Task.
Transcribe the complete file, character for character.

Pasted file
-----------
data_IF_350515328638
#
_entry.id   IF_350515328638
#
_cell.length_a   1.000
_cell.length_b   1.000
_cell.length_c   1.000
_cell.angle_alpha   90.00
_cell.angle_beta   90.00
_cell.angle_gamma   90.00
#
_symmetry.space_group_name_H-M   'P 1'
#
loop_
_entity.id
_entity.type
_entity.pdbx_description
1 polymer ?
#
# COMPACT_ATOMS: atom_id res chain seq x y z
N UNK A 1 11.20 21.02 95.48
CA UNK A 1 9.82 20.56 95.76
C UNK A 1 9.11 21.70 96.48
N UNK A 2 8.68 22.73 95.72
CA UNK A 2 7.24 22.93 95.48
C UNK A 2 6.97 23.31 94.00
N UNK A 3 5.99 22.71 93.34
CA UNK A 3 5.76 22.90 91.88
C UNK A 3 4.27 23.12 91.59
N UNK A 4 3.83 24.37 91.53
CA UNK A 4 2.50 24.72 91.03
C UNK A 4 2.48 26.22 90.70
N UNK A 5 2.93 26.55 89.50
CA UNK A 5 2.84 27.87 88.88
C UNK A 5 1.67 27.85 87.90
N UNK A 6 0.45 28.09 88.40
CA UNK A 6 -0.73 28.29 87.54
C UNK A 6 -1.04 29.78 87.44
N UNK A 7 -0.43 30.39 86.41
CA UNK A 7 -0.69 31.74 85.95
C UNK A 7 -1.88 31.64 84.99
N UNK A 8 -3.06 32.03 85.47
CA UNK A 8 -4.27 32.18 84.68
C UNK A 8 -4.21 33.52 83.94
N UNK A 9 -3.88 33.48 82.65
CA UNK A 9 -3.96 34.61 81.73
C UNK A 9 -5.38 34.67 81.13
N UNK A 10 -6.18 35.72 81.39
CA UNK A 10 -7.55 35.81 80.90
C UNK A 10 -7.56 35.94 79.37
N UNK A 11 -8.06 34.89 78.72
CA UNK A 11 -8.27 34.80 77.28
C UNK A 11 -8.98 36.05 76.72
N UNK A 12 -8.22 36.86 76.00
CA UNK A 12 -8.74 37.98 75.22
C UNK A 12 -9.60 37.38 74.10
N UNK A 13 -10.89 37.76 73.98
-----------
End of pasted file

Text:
data_IF_350515328638
#
_entry.id   IF_350515328638
#
_cell.length_a   1.000
_cell.length_b   1.000
_cell.length_c   1.000
_cell.angle_alpha   90.00
_cell.angle_beta   90.00
_cell.angle_gamma   90.00
#
_symmetry.space_group_name_H-M   'P 1'
#
loop_
_entity.id
_entity.type
_entity.pdbx_description
1 polymer ?
#
# COMPACT_ATOMS: atom_id res chain seq x y z
N UNK A 1 11.20 21.02 95.48
CA UNK A 1 9.82 20.56 95.76
C UNK A 1 9.11 21.70 96.48
N UNK A 2 8.68 22.73 95.72
CA UNK A 2 7.24 22.93 95.48
C UNK A 2 6.97 23.31 94.00
N UNK A 3 5.99 22.71 93.34
CA UNK A 3 5.76 22.90 91.88
C UNK A 3 4.27 23.12 91.59
N UNK A 4 3.83 24.37 91.53
CA UNK A 4 2.50 24.72 91.03
C UNK A 4 2.48 26.22 90.70
N UNK A 5 2.93 26.55 89.50
CA UNK A 5 2.84 27.87 88.88
C UNK A 5 1.67 27.85 87.90
N UNK A 6 0.45 28.09 88.40
CA UNK A 6 -0.73 28.29 87.54
C UNK A 6 -1.04 29.78 87.44
N UNK A 7 -0.43 30.39 86.41
CA UNK A 7 -0.69 31.74 85.95
C UNK A 7 -1.88 31.64 84.99
N UNK A 8 -3.06 32.03 85.47
CA UNK A 8 -4.27 32.18 84.68
C UNK A 8 -4.21 33.52 83.94
N UNK A 9 -3.88 33.48 82.65
CA UNK A 9 -3.96 34.61 81.73
C UNK A 9 -5.38 34.67 81.13
N UNK A 10 -6.18 35.72 81.39
CA UNK A 10 -7.55 35.81 80.90
C UNK A 10 -7.56 35.94 79.37
N UNK A 11 -8.06 34.89 78.72
CA UNK A 11 -8.27 34.80 77.28
C UNK A 11 -8.98 36.05 76.72
N UNK A 12 -8.22 36.86 76.00
CA UNK A 12 -8.74 37.98 75.22
C UNK A 12 -9.60 37.38 74.10
N UNK A 13 -10.89 37.76 73.98